- Encourage open discussion, listening and communication. As a parent/caregiver you will need to adapt this to an age appropriate level for your child/adolescent and take into consideration your child’s needs and ability to understand a given situation. Your child/adolescent might have strong feelings at this time, and it is important to acknowledge these feelings and take any concerns seriously. While you may not be able to solve all of you their concerns – listening to and acknowledging their concerns without dismissal or the need to provide a solution can go a long way toward helping your child/adolescent to feel safe, understood and empowered.
- In this unique situation strong feelings, arguments and flared tempers are likely – For when this happens it is important to have a plan – such as leaving the room for 2 minutes to calm down or taking 10 consecutive deliberate breaths. This plan can be discussed among family members before it needs to be put into practice – often when things are calm and quiet is the best time to openly discuss your needs and safety plan for when things get heated. As this has been discussed previously, the other family member will know what is happening when you or they need to leave the room mid debate/argument.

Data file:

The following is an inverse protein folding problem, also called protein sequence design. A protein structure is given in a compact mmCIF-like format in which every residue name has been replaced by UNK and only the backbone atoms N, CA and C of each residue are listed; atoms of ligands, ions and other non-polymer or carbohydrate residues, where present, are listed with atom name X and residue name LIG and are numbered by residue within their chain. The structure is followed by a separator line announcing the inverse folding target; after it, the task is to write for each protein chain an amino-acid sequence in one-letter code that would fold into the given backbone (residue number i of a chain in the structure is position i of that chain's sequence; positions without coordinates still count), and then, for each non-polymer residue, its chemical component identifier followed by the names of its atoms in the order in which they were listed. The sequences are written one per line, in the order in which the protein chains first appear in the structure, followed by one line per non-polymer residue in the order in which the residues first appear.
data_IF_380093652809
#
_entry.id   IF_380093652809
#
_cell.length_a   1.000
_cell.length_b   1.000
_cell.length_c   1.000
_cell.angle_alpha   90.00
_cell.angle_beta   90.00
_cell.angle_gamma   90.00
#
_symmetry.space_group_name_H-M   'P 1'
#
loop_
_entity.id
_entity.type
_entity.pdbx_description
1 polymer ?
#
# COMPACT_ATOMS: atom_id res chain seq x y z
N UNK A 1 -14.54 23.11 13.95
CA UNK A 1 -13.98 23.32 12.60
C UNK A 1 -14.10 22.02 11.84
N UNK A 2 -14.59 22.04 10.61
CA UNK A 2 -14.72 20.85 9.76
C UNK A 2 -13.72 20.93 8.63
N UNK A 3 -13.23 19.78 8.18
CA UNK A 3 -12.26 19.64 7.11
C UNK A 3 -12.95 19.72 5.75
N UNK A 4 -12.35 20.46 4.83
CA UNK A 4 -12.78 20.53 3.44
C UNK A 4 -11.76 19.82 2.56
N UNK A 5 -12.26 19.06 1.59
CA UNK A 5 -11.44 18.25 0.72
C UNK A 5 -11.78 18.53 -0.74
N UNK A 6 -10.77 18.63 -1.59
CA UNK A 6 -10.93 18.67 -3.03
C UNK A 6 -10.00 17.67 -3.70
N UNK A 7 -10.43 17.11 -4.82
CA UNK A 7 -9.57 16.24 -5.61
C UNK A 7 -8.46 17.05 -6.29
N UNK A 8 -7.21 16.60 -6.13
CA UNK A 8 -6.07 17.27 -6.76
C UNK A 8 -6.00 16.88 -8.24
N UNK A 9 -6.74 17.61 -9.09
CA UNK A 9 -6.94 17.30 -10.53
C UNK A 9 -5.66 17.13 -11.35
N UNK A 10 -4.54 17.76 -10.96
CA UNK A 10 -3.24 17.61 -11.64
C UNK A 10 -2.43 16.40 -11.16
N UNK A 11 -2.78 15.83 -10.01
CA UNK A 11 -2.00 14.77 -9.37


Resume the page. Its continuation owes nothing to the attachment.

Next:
- When you want to express yourselves – use ‘I Statements’ such as ‘I Feel’ or ‘I am hurt’ -this helps you and your family to own your feelings and for others around you to understand that they are not a target. It is easier to have positive communication when everyone is responsible in their delivery of their feelings/upset. Similarly, the act of apologising to your child/adolescent and vice-versa will allow you all to understand that everyone will sometimes act in a less than ideal way but that you are all able to make amends. As the parent/caregiver – your regular modelling of these skills will have a positive effect on your child/adolescent’s ability to put them into practice.